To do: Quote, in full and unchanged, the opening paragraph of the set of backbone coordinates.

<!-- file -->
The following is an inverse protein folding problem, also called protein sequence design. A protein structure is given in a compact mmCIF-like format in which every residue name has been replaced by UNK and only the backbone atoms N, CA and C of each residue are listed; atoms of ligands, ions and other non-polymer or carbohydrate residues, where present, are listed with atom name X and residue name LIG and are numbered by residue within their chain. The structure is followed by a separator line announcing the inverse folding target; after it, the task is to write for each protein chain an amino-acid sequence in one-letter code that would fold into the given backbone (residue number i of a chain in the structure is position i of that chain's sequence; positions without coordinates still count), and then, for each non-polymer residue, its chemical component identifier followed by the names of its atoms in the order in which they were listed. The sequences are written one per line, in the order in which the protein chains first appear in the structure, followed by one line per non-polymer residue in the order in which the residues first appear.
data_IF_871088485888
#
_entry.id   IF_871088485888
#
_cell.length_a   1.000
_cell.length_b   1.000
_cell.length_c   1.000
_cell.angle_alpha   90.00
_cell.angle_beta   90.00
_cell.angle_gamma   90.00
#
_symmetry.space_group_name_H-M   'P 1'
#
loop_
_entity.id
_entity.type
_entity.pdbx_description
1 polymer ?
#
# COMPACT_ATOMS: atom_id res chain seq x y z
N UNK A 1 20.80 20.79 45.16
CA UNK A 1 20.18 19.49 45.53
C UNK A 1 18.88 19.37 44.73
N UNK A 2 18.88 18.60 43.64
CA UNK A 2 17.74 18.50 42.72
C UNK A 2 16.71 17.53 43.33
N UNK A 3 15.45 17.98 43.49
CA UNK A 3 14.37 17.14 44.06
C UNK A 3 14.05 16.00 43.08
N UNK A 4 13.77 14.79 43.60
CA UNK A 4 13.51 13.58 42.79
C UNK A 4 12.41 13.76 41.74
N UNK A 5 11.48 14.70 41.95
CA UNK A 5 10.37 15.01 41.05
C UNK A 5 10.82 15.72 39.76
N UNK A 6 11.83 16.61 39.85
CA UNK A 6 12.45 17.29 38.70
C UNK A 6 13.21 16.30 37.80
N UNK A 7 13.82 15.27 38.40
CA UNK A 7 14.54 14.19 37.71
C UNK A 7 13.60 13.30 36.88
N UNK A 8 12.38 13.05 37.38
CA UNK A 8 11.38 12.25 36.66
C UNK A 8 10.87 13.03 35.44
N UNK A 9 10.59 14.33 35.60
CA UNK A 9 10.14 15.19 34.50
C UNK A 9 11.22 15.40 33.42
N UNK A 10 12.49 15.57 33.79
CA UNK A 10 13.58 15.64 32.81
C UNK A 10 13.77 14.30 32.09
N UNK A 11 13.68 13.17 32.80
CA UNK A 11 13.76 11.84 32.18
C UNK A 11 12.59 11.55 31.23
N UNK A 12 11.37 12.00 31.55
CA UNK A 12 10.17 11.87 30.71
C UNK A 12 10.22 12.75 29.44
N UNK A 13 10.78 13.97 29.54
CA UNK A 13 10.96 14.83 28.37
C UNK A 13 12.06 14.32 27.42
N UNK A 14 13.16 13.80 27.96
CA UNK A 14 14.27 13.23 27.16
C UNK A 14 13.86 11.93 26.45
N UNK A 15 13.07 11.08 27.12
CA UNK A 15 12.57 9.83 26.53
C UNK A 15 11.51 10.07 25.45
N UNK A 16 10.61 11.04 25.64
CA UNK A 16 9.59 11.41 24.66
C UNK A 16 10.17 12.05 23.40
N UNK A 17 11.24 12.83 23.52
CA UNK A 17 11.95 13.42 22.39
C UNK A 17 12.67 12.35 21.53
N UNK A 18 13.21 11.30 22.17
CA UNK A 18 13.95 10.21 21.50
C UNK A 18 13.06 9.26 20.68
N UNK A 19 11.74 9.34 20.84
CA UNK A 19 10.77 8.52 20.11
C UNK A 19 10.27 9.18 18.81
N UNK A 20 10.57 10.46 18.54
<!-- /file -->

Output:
The following is an inverse protein folding problem, also called protein sequence design. A protein structure is given in a compact mmCIF-like format in which every residue name has been replaced by UNK and only the backbone atoms N, CA and C of each residue are listed; atoms of ligands, ions and other non-polymer or carbohydrate residues, where present, are listed with atom name X and residue name LIG and are numbered by residue within their chain. The structure is followed by a separator line announcing the inverse folding target; after it, the task is to write for each protein chain an amino-acid sequence in one-letter code that would fold into the given backbone (residue number i of a chain in the structure is position i of that chain's sequence; positions without coordinates still count), and then, for each non-polymer residue, its chemical component identifier followed by the names of its atoms in the order in which they were listed. The sequences are written one per line, in the order in which the protein chains first appear in the structure, followed by one line per non-polymer residue in the order in which the residues first appear.